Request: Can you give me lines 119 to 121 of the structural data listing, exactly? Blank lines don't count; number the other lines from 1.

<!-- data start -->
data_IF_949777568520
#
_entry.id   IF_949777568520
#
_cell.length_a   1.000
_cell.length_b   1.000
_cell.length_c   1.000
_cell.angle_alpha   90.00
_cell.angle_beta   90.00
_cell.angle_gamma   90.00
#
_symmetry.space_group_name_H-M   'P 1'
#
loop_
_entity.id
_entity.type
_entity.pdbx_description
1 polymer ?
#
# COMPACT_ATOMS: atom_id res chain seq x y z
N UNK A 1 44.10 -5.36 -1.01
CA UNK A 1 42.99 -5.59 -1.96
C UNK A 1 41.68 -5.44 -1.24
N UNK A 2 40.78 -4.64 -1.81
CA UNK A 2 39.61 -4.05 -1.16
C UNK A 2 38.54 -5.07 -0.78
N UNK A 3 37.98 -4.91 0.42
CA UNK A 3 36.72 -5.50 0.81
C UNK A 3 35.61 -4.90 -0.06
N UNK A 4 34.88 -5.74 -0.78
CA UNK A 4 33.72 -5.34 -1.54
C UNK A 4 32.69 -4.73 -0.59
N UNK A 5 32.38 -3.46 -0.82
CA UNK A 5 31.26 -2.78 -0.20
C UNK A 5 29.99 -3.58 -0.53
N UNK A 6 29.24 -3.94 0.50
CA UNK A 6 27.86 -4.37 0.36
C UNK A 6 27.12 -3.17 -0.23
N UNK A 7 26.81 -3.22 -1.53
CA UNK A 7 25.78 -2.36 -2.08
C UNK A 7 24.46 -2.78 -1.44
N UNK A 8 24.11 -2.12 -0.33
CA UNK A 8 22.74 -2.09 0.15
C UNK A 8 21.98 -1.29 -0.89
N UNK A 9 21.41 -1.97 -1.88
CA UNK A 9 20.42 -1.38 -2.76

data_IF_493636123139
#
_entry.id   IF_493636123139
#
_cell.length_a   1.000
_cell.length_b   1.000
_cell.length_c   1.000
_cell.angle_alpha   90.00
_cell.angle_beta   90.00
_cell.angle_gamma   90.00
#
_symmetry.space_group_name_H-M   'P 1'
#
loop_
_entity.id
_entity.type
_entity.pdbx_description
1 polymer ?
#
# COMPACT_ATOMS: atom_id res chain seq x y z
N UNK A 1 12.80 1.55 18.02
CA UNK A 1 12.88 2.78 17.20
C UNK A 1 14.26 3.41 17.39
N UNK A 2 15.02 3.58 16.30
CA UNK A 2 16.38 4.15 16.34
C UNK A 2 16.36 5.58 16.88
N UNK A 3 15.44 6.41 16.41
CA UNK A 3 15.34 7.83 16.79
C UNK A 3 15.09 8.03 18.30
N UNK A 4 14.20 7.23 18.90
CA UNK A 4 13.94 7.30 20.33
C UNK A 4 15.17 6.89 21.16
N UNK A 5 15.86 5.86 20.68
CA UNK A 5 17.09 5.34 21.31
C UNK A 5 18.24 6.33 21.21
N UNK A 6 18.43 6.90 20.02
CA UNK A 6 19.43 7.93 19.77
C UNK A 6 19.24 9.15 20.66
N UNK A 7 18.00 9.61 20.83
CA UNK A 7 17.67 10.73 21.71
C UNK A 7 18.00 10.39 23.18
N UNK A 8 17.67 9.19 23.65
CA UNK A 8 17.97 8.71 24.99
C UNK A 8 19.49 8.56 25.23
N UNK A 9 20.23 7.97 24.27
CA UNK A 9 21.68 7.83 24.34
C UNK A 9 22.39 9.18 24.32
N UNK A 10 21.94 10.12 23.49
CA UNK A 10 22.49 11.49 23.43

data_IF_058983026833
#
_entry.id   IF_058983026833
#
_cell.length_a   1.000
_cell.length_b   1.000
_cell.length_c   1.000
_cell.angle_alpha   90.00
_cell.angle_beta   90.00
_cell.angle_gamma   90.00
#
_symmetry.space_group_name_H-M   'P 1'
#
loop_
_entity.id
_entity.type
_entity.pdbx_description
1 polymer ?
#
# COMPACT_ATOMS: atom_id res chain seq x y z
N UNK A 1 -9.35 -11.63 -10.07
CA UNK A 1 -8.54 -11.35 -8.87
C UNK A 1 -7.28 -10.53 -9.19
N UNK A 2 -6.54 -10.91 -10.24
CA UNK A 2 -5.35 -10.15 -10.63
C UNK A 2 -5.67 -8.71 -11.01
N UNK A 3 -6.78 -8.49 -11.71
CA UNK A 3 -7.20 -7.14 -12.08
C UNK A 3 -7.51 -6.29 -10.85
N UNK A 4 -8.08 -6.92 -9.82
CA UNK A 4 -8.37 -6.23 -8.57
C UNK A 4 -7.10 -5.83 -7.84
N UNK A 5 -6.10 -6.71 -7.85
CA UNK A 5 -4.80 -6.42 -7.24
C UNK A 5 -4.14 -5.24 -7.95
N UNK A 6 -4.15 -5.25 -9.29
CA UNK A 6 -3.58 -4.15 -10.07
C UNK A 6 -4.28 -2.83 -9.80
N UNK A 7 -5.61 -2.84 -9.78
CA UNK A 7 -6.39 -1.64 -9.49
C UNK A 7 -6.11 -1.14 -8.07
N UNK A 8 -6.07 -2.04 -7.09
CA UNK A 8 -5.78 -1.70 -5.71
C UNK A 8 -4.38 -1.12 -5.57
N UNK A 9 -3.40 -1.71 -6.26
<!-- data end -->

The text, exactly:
N UNK A 2 -6.54 -10.91 -10.24
CA UNK A 2 -5.35 -10.15 -10.63
C UNK A 2 -5.67 -8.71 -11.01